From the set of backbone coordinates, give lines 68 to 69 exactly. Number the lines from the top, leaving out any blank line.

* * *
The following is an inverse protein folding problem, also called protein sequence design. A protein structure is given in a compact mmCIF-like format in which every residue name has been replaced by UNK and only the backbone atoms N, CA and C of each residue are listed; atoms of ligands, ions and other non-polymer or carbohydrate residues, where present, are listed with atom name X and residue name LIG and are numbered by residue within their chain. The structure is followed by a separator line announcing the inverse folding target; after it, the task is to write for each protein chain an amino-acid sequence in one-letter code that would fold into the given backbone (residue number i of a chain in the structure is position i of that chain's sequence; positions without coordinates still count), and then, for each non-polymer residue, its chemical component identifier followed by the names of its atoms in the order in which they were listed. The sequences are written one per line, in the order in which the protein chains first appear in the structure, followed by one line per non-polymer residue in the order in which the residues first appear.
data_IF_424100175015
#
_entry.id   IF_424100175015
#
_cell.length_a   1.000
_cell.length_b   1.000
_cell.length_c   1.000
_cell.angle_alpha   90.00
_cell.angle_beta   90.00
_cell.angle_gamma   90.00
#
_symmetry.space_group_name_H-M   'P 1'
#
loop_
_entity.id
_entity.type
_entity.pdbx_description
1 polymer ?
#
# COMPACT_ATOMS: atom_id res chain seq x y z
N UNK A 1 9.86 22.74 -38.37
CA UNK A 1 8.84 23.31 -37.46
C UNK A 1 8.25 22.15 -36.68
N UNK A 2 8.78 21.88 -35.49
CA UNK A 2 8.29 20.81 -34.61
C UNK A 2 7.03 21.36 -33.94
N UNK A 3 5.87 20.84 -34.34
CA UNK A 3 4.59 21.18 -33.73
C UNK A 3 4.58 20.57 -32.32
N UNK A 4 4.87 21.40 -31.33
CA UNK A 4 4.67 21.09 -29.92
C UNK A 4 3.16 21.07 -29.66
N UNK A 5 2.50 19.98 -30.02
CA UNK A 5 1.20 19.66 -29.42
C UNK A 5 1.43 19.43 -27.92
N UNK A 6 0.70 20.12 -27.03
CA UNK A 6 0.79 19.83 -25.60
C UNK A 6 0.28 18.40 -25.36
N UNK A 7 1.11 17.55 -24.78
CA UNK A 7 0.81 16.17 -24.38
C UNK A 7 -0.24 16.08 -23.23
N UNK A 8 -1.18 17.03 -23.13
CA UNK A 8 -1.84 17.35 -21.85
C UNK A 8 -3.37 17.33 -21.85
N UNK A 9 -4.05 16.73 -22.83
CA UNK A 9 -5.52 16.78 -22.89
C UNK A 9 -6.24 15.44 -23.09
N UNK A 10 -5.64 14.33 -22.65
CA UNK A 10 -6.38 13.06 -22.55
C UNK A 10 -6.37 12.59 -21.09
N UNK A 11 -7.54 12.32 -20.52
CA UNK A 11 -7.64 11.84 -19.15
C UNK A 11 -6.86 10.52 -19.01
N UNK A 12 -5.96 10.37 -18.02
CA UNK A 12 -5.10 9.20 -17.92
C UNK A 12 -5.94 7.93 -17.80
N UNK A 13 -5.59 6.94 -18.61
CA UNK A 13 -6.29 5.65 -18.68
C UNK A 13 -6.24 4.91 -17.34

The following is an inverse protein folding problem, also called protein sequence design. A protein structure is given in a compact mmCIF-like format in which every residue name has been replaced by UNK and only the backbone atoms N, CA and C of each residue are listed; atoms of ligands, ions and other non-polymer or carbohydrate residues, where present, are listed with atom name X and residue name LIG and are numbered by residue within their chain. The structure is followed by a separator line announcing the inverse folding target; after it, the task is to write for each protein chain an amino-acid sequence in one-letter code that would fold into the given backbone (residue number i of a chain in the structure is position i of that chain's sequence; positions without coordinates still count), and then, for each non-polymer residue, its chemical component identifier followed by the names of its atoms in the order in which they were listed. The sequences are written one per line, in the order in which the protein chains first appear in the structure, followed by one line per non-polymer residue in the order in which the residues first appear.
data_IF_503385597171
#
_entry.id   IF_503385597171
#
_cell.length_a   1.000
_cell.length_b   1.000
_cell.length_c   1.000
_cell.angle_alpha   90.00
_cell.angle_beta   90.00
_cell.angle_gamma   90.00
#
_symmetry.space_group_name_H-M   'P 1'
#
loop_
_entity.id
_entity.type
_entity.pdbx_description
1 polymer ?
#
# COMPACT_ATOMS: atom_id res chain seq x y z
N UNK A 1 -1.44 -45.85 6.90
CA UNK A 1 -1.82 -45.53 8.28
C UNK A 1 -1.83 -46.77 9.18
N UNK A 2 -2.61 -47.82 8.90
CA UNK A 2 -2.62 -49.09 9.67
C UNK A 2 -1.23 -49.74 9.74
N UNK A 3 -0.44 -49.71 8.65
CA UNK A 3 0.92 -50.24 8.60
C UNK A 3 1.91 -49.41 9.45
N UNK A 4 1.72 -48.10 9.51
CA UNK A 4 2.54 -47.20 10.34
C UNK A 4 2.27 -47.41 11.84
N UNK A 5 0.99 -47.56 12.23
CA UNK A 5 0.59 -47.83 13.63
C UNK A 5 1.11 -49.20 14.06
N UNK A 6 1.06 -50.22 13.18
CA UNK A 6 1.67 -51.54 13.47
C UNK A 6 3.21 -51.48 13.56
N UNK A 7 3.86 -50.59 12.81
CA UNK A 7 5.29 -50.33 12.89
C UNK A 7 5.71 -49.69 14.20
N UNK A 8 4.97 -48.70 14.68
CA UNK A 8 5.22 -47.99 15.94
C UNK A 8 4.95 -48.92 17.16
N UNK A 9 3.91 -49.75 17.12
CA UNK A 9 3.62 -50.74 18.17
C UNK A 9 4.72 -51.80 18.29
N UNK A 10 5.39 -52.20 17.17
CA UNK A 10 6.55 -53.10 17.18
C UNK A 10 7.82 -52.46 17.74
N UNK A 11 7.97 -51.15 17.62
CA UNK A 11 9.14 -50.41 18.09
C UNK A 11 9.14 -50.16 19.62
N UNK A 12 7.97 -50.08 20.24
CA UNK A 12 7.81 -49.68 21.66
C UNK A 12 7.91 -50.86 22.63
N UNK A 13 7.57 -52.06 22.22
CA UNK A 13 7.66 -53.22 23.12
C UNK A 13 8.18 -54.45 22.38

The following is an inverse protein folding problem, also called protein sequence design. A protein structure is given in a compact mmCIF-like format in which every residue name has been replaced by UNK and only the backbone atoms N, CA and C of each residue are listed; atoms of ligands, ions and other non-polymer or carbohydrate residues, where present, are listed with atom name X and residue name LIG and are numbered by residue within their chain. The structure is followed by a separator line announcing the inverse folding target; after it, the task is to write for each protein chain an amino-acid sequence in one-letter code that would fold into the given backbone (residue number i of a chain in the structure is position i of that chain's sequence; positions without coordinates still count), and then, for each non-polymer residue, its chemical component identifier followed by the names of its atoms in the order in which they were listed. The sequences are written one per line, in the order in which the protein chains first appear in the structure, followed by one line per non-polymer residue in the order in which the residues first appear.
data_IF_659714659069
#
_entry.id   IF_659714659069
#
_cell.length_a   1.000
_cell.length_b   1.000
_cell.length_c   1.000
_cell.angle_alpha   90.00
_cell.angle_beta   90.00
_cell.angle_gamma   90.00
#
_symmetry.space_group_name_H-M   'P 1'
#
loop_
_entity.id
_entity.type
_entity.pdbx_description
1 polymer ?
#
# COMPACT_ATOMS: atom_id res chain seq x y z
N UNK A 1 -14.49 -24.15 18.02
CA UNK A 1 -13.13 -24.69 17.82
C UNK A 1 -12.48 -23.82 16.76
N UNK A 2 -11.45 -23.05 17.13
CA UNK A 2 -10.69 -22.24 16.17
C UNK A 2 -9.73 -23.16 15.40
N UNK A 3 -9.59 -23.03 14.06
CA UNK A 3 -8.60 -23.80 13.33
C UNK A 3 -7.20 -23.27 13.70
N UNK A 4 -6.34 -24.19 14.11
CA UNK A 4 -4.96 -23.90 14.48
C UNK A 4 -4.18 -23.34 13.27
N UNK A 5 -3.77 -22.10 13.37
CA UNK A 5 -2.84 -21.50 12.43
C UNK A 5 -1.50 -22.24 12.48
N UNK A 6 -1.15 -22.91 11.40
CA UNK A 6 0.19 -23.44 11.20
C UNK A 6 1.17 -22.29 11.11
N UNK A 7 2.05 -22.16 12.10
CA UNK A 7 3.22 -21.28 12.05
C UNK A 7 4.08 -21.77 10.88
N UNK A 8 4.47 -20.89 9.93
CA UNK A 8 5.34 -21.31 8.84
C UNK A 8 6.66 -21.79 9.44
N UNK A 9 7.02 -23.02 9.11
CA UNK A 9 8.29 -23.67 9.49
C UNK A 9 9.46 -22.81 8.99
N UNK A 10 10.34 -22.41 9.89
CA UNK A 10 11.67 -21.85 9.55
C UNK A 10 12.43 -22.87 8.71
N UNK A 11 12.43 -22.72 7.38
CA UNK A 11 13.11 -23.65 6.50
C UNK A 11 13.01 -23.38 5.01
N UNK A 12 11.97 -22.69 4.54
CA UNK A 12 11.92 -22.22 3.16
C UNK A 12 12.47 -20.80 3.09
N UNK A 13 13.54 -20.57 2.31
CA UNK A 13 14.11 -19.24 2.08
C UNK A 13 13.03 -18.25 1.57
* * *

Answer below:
_cell.length_c   1.000
_cell.angle_alpha   90.00